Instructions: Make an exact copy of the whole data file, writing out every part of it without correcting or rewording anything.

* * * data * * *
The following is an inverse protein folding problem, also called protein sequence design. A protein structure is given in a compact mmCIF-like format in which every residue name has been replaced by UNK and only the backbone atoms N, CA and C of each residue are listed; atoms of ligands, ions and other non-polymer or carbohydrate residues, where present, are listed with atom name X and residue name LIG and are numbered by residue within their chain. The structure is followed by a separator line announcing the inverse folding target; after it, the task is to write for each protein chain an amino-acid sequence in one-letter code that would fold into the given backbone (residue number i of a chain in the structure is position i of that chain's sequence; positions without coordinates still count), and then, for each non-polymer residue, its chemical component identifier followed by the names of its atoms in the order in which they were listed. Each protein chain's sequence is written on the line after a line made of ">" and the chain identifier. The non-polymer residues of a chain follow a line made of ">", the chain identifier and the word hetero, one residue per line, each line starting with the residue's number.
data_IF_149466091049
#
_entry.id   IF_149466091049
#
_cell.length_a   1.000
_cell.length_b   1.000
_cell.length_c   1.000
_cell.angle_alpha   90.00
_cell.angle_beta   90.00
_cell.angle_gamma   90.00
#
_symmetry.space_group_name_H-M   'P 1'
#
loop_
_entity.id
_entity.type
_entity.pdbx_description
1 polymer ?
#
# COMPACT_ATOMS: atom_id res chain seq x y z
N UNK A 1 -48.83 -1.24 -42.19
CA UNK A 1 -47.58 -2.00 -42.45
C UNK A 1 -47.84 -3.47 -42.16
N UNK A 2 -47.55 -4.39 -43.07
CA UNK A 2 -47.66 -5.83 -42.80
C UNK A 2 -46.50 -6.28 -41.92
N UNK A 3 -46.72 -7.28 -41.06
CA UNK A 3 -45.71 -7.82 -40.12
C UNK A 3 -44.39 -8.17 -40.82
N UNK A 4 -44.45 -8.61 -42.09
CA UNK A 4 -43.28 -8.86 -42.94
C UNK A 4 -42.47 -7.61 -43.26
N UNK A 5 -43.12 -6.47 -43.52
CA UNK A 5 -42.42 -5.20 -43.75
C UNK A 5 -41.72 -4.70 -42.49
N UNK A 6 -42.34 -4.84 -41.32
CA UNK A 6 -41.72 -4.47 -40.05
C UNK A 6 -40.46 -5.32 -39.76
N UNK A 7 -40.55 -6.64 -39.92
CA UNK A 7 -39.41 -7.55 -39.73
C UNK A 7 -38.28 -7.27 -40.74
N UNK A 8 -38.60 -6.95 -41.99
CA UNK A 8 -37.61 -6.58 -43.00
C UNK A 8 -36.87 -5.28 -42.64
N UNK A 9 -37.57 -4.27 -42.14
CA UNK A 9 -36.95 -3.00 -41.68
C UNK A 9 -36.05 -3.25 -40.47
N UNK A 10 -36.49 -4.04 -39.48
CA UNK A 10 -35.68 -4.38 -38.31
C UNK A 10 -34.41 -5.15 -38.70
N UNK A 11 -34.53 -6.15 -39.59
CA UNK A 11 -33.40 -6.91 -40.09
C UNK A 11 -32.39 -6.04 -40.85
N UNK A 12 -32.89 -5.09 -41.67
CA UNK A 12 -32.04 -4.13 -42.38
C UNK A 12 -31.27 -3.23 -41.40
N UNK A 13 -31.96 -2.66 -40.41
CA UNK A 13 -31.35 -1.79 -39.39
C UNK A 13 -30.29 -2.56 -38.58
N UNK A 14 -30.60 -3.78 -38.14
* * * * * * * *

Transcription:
The following is an inverse protein folding problem, also called protein sequence design. A protein structure is given in a compact mmCIF-like format in which every residue name has been replaced by UNK and only the backbone atoms N, CA and C of each residue are listed; atoms of ligands, ions and other non-polymer or carbohydrate residues, where present, are listed with atom name X and residue name LIG and are numbered by residue within their chain. The structure is followed by a separator line announcing the inverse folding target; after it, the task is to write for each protein chain an amino-acid sequence in one-letter code that would fold into the given backbone (residue number i of a chain in the structure is position i of that chain's sequence; positions without coordinates still count), and then, for each non-polymer residue, its chemical component identifier followed by the names of its atoms in the order in which they were listed. Each protein chain's sequence is written on the line after a line made of ">" and the chain identifier. The non-polymer residues of a chain follow a line made of ">", the chain identifier and the word hetero, one residue per line, each line starting with the residue's number.
data_IF_149466091049
#
_entry.id   IF_149466091049
#
_cell.length_a   1.000
_cell.length_b   1.000
_cell.length_c   1.000
_cell.angle_alpha   90.00
_cell.angle_beta   90.00
_cell.angle_gamma   90.00
#
_symmetry.space_group_name_H-M   'P 1'
#
loop_
_entity.id
_entity.type
_entity.pdbx_description
1 polymer ?
#
# COMPACT_ATOMS: atom_id res chain seq x y z
N UNK A 1 -48.83 -1.24 -42.19
CA UNK A 1 -47.58 -2.00 -42.45
C UNK A 1 -47.84 -3.47 -42.16
N UNK A 2 -47.55 -4.39 -43.07
CA UNK A 2 -47.66 -5.83 -42.80
C UNK A 2 -46.50 -6.28 -41.92
N UNK A 3 -46.72 -7.28 -41.06
CA UNK A 3 -45.71 -7.82 -40.12
C UNK A 3 -44.39 -8.17 -40.82
N UNK A 4 -44.45 -8.61 -42.09
CA UNK A 4 -43.28 -8.86 -42.94
C UNK A 4 -42.47 -7.61 -43.26
N UNK A 5 -43.12 -6.47 -43.52
CA UNK A 5 -42.42 -5.20 -43.75
C UNK A 5 -41.72 -4.70 -42.49
N UNK A 6 -42.34 -4.84 -41.32
CA UNK A 6 -41.72 -4.47 -40.05
C UNK A 6 -40.46 -5.32 -39.76
N UNK A 7 -40.55 -6.64 -39.92
CA UNK A 7 -39.41 -7.55 -39.73
C UNK A 7 -38.28 -7.27 -40.74
N UNK A 8 -38.60 -6.95 -41.99
CA UNK A 8 -37.61 -6.58 -43.00
C UNK A 8 -36.87 -5.28 -42.64
N UNK A 9 -37.57 -4.27 -42.14
CA UNK A 9 -36.95 -3.00 -41.68
C UNK A 9 -36.05 -3.25 -40.47
N UNK A 10 -36.49 -4.04 -39.48
CA UNK A 10 -35.68 -4.38 -38.31
C UNK A 10 -34.41 -5.15 -38.70
N UNK A 11 -34.53 -6.15 -39.59
CA UNK A 11 -33.40 -6.91 -40.09
C UNK A 11 -32.39 -6.04 -40.85
N UNK A 12 -32.89 -5.09 -41.67
CA UNK A 12 -32.04 -4.13 -42.38
C UNK A 12 -31.27 -3.23 -41.40
N UNK A 13 -31.96 -2.66 -40.41
CA UNK A 13 -31.35 -1.79 -39.39
C UNK A 13 -30.29 -2.56 -38.58
N UNK A 14 -30.60 -3.78 -38.14